Friday, November 20, 2009

Talking to strangers

Not me - I promise

Last night, in a swanky London restaurant, I had dinner with some colleagues and our company's lawyers. It was a pleasant evening; we were celebrating a successful deal; intelligent, interesting company, and surprisingly, we didn't talk about work. In fact, we talked about blogs.

Not just blogs, but Twitter and Facebook and social media in general. And their question was, why? Not only why I write a blog - though we'll come to that in a minute - but why is there such a demand to connect with strangers? Their premise was: communication between friends is one thing; talking to anyone and everyone is bordering on the weird.

Now it has to be said this was a typical lawyers' conversation - bright minds, but somewhat theoretical. None had ever read a blog, they were not on Twitter and their experience of Facebook came from their children or a 'friend.' My colleague admitted to being addicted to his Blackberry, and there were empathetic nods over the Cabernet Sauvignon. But aside from email, it was clear that social media had not penetrated the Magic Circle.

The first question was why write a blog at all? Because I enjoy it, I explained, and writing is important to me - when you come to think of it, why paint, or make models or play golf? But couldn't I write without posting it online - why the urge to share? Because publishing gives me an incentive to write more clearly, to care about the words.

Fair enough, but isn't it narcissistic to be writing for strangers? Is that so different to exhibiting paintings, or publishing a book? I replied. When we do those things, we invite people to take a look - to come and see what we have found - sharing our experience is part of the point.

And in practice I do know many of the people who read my blog. All my family read it, including my wife and my children - even Dylan looks in occasionally. Today I received a letter from my father-in-law, describing it as a 'splendid project' and listing his favourite posts. Friends and work colleagues read it too, though interestingly only Sara (who also blogs) leaves comments.

I wasn't getting off that easily. Writing for family and friends is one thing; a putative relationship with other bloggers is surely another? I could argue a few semantic points on this, but the general sentiment is a fair one. I had not envisaged this when I started blogging and yet I value the comments I receive; it gives me a kick that 'strangers' read what I have to say and are prepared to acknowledge it. More than that, I am prepared to return the favour.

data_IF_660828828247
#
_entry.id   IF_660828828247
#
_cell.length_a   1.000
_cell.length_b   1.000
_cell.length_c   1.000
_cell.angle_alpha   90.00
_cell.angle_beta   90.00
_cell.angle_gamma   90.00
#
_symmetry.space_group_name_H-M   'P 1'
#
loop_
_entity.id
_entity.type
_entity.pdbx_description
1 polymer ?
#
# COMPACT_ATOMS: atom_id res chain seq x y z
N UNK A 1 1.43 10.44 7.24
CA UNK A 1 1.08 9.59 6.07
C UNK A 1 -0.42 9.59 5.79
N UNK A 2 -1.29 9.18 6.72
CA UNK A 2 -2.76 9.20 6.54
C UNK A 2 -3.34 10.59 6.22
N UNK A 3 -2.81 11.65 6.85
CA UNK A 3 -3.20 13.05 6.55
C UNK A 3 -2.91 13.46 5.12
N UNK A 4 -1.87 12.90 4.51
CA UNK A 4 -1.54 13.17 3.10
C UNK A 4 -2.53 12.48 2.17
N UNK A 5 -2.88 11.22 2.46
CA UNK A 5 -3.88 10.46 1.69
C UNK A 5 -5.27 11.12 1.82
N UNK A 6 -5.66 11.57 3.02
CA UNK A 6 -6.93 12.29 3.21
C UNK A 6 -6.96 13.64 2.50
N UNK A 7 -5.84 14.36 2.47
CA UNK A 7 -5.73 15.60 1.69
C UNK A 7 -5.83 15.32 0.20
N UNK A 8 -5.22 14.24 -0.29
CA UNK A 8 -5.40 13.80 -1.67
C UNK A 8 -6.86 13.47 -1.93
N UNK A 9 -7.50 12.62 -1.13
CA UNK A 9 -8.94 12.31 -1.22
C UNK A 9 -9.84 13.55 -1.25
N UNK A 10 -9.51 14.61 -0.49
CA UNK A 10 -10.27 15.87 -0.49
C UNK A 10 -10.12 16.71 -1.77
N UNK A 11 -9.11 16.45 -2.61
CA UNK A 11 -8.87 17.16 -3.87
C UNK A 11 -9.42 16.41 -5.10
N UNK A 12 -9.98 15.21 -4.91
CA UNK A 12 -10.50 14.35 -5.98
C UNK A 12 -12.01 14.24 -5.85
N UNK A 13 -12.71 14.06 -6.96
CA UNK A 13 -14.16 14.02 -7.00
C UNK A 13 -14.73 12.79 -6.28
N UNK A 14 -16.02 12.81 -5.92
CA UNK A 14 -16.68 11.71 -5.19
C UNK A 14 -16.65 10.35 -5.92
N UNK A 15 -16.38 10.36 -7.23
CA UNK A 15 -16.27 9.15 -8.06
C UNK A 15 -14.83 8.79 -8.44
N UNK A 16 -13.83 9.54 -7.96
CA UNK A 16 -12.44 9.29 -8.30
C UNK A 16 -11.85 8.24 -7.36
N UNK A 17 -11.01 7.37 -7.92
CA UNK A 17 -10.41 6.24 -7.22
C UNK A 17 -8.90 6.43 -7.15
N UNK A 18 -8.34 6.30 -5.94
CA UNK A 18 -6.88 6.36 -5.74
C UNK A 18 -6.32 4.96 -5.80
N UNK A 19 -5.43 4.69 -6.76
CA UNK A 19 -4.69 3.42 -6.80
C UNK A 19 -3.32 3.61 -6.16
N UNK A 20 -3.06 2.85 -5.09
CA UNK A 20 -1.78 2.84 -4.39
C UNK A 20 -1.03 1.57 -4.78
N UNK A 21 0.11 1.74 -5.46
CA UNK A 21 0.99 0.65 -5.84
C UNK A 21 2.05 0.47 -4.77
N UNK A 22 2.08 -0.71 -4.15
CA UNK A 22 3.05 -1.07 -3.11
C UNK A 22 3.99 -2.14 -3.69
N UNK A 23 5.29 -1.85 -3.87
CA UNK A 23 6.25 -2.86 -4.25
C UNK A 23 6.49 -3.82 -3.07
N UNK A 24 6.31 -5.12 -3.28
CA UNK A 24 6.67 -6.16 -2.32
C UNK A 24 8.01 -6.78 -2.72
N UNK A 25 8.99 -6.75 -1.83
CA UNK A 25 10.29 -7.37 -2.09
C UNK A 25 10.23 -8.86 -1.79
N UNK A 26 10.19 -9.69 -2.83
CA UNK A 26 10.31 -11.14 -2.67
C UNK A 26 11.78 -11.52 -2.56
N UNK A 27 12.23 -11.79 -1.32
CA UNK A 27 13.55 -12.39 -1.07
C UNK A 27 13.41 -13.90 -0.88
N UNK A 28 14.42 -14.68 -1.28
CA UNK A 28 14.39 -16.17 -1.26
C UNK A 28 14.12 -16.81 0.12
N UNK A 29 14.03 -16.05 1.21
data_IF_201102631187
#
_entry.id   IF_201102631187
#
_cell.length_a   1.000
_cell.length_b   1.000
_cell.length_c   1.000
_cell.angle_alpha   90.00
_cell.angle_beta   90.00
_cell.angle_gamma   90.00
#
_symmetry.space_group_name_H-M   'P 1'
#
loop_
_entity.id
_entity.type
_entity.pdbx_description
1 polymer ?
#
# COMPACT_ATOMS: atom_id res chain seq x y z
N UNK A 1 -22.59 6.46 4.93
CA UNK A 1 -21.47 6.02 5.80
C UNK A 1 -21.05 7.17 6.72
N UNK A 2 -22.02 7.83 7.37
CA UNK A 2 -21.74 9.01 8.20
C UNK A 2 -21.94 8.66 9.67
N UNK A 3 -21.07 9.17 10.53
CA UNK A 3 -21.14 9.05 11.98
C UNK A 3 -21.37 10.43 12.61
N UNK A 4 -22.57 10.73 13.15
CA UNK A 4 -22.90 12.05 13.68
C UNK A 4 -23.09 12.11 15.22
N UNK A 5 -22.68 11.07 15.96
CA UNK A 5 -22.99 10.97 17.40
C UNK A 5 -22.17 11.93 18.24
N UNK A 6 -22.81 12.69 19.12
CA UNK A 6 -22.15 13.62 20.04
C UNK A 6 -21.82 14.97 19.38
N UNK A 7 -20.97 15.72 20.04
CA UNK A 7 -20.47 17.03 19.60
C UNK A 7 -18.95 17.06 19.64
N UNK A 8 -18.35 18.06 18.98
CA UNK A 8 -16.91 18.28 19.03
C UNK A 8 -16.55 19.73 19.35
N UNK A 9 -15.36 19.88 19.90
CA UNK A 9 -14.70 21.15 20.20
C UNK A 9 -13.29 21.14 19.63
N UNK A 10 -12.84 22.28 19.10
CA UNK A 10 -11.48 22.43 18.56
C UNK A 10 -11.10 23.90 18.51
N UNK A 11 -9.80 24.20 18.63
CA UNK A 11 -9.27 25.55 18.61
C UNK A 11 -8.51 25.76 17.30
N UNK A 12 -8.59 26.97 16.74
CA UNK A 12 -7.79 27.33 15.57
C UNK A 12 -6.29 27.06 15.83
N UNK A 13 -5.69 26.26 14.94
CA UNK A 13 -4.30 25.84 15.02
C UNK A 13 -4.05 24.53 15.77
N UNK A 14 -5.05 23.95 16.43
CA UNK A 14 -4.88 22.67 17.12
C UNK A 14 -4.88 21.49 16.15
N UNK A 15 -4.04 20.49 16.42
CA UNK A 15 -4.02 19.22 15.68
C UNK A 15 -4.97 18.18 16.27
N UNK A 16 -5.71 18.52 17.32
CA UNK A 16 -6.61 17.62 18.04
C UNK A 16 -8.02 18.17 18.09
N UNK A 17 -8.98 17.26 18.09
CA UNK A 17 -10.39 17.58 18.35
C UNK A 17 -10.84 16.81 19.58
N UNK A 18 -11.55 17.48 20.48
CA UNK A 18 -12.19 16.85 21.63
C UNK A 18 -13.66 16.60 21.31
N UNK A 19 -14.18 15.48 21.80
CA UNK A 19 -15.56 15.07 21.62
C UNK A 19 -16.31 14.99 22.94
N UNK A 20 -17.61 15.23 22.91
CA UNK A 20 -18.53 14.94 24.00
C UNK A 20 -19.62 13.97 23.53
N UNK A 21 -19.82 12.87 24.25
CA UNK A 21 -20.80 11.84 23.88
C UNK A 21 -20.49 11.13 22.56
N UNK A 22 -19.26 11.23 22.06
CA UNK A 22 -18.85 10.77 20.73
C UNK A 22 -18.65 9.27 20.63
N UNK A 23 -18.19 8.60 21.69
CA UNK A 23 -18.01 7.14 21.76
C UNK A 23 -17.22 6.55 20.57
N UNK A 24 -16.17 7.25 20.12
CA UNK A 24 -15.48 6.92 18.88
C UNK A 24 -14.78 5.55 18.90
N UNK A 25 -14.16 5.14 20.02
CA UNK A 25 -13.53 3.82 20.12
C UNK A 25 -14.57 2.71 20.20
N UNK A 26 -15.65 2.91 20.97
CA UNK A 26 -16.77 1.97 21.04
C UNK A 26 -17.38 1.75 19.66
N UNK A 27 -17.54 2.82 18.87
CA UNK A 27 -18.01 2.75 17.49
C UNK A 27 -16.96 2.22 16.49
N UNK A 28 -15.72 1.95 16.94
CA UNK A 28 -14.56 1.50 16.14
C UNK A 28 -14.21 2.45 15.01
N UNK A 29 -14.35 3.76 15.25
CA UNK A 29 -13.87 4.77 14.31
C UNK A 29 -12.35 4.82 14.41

Though in practice it's seldom a chore. As in 'real life', where people become friends because they have shared interests and values, I follow the blogs I like and skip those I don't. This is similar to joining a writing group or a cycling club - we look for like minds and shared interests - but in doing so, we understand the unspoken rule of contributing to a spirit of community.

So thanks to all of you who share your writing and comment on the bike shed. To my friends up north, Steve and Dan, Hadriana and Her on the Hill. From Wales: Maggie, Cait and the Celtic Heart. To those sharing life abroad: French Fancy, the Fly in the Web and Abe Lincoln. And nearer to home: Carol and Darren and Michelle at Veg Plotting. As well as all the others: the Zoo Archaeologist, Mrs OMG, Catherine, Sara, Jimmy Bastard and my favourite name of all, the PinkFairyGran - I wonder how those last two would get on together? Apologies to those I forgot to mention.

And so we come to social media - where blogging gives way to Twitter and Facebook - where it is less about writing and more overtly a means to connect. This is not for me, and a side of me empathises with last night's chatter. I find it hard to envisage how it works; twitter is too short and Facebook remains a mystery. But I recognise that others have different attitudes - and where those are shared, friendships (perhaps fellowships is a better word) will quickly form.

I am conscious too that businessmen and lawyers, dining in a London hotel, are not the best judge of these things.

Last Sunday I took Daniel to task for his casual attitude to Facebook invitations. Tell me how many friends you have, I demanded. About 150 was the answer. Then I want you to delete anyone you do not personally know! 'But I know them all,' he replied, '...not like you on your blog.'

I didn't argue. But you know, I think he's not quite right on that one.


  1. Quite simply, I blog because I need / love to write... and once I have written something it needs to be read... blogging is the perfect outlet. It's also a discipline in itself - to come up with a wide variety of subjects and not only making them interesting but also accessible to an outside unknown audience.... tha challenge and the sometimes challenging feedback is addictive.